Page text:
When "Wolves" was heard again, coming out of Mr. West's laptop at Madison Square Garden a year later, it was a different version, without Vic Mensa and Sia, but with Frank Ocean. That's the version currently streaming on Tidal, too. Over the past couple of days, several demos, alternate versions, snippets and unheard songs have leaked online, including an alternate version of "Wolves" that includes Mr. Ocean, Mr. Mensa and Sia. (A side note for obsessives: When the album's credits were originally released on Mr. West's website, Mr. Ocean was included; as of the publication of this article, he isn't.)

Those demos - presumably leaked without Mr. West's consent - are particularly revealing. They show songs in steady mutation, with Mr. West trying out different lyrical approaches to the same portion of music. Compared with the version streaming on Tidal, the bootleg of the single "FML" is structured differently, includes one less verse from Mr. West and features the rapper Travis Scott. In "Waves," the leaked version is shorter with slightly different lyrics. And the bootleg of "Highlights" is more than a minute longer and features extra verses by Mr. West, including the eyebrow-raising "I need at least seven days, for Chloë Sevigny/Since I saw 'Brown Bunny' it ain't never been the same."

"Pablo" also seems to be responding to events close to real time. Family drama? "Highlights" makes references to the recently revealed taboo relationship between Mr. West's brother-in-law Rob Kardashian and Blac Chyna, a Kardashian friend-turned-enemy. What's Mr. West listening to? Bits of Desiigner's "Panda," a breakout hit of just a few weeks ago, are incorporated into "Father Stretch My Hands Pt. 2."

When the album was called "Waves" - before that, it was called "Swish," and before that, "So Help Me God" - Mr. West received some flak for appropriating a term associated with the rapper Max B, currently incarcerated. So he included an excerpt from a jailhouse call Max B made to give his blessing.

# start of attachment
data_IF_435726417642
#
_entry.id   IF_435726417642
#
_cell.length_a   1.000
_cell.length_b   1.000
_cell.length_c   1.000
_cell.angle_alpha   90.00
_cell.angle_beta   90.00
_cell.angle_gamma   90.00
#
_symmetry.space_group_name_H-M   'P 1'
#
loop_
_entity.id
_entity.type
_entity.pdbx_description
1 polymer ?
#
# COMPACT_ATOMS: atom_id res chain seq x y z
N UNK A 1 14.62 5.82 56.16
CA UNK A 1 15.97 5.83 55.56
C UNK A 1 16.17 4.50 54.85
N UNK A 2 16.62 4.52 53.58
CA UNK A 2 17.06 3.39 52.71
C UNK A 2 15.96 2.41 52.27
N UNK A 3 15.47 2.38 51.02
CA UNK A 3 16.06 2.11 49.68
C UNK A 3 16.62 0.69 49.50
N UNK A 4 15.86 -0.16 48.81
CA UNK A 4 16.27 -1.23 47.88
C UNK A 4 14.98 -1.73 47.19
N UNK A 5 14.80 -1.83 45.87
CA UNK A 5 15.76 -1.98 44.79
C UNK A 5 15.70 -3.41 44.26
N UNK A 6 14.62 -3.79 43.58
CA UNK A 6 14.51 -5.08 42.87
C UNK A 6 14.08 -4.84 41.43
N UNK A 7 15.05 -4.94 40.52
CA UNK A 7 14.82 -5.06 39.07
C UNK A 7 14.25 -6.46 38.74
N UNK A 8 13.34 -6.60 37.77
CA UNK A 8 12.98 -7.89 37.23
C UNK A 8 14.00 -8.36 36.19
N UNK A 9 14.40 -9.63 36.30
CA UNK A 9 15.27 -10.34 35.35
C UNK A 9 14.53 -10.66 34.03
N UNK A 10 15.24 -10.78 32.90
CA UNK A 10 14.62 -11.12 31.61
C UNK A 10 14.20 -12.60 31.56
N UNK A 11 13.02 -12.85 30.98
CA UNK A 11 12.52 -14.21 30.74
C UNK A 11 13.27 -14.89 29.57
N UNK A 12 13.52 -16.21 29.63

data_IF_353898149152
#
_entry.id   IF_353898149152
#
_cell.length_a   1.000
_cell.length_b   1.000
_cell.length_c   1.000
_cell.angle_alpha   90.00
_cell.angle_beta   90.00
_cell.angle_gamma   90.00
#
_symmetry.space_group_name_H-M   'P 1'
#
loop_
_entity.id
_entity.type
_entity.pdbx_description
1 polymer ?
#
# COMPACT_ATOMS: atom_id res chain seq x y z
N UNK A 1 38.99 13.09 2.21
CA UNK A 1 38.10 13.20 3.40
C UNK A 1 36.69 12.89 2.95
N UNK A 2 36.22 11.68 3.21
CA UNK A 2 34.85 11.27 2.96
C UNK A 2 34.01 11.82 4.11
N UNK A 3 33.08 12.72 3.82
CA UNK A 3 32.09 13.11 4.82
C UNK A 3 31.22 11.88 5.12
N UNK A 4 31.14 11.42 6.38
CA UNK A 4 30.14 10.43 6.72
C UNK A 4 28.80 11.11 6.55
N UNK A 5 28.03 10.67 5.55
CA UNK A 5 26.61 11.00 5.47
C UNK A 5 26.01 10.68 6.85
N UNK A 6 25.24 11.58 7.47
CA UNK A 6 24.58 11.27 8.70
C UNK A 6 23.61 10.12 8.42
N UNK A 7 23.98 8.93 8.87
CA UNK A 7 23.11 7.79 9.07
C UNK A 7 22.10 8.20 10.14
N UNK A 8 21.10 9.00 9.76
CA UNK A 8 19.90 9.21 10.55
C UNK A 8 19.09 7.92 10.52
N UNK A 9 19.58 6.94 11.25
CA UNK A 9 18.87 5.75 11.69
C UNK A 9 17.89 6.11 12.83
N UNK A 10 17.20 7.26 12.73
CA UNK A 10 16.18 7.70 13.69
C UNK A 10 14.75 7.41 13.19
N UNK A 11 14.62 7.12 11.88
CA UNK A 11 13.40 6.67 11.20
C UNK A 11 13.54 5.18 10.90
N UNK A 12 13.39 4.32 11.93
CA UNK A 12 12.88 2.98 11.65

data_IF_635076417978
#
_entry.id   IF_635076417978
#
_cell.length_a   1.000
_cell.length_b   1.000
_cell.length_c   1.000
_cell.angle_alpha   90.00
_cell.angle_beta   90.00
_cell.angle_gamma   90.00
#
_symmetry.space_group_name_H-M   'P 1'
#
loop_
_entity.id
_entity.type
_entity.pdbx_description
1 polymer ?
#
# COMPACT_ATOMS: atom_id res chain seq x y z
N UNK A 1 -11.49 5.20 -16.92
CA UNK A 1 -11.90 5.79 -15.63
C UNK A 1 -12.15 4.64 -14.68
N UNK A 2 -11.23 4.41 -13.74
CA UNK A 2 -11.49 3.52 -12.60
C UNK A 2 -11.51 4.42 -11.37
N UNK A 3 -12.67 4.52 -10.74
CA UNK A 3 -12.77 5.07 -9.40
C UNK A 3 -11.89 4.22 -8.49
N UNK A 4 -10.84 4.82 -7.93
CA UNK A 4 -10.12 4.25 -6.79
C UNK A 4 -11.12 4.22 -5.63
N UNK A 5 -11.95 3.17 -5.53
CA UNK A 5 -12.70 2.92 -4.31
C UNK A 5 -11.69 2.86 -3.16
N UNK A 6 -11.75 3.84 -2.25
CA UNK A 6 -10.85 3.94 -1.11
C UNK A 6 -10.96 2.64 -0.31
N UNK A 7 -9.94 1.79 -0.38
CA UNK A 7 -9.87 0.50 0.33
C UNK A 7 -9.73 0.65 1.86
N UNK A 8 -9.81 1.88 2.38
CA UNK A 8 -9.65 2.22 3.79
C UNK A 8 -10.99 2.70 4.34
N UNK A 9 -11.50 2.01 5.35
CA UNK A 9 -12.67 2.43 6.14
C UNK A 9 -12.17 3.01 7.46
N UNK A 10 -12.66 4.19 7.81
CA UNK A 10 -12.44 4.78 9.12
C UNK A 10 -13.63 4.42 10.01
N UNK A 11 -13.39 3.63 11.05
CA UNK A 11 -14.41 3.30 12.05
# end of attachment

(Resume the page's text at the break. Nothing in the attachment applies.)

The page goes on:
And in at least one place, Mr. West is commenting on the album's rollout from within the album itself. At the end of "30 Hours," Mr. West ad-libs, "just did that Madison Square Garden," which is to say: this part of the song was recorded in between the album listening session on Feb. 11 and the album's release on Feb 14.

All this instability makes for a fascinating close-read experience, but it also calls into question the ostensible finished version of "Pablo" as it's been promoted thus far. A couple of the leaked songs, "The Mind Is Powerful" and "Fall Out of Heaven" - which may or may not be from the "Pablo" sessions - are half-song, half-sketch, with Mr. West mumbling his way through the melody, moving from scribbled outline to completed thought and back again.

These are incomplete, right? Sure. But then, there are at least three songs on "Pablo" on which Mr. West mumbles his way through a sticky portion of a song. On the album, those moments feel like conscious artistic decisions, but in the wake of these demos, they suggest that perhaps Mr. West just wasn't quite finished, or that being slightly unfinished is the new finished.

So will "Pablo" ever be done? Perhaps that's the wrong question. Think of how we understand pop music titans like Dylan or Prince - over time, more demos and alternate versions and live versions get released - officially or not - and our understanding of their process deepens. Given the speed and porousness of the Internet era, we may soon be able to assess and comprehend Mr. West in much the same way. Albums that seemed to be complete will only get less so. Songs that sound fixed in stone will be revealed to be the product of much trial and error. The process will be laid bare, as fascinating as the end result.

So let Mr. West be messy. The music, the fashion show, the merchandise, the Twitter digressions, the "S.N.L." performances and leaked backstage meltdown: "The Life of Pablo" will be remembered for all of it.

If there ever will be a truly complete take on "Pablo," it should include all of these things: maybe a collector's edition that includes T-shirts and handstitched tweets and a fashion lookbook and behind-the-scenes documentary video footage and cached web pages and exhaustive demos documenting the songs at their various phases of evolution. Thanks to Mr. West's living, breathing creative process, the album is no longer just a snapshot, but an unending data stream.

3,110 Posts
Good article. Everyone around my bampus has been talking about this album for weeks now. More than any album since since Rodeo.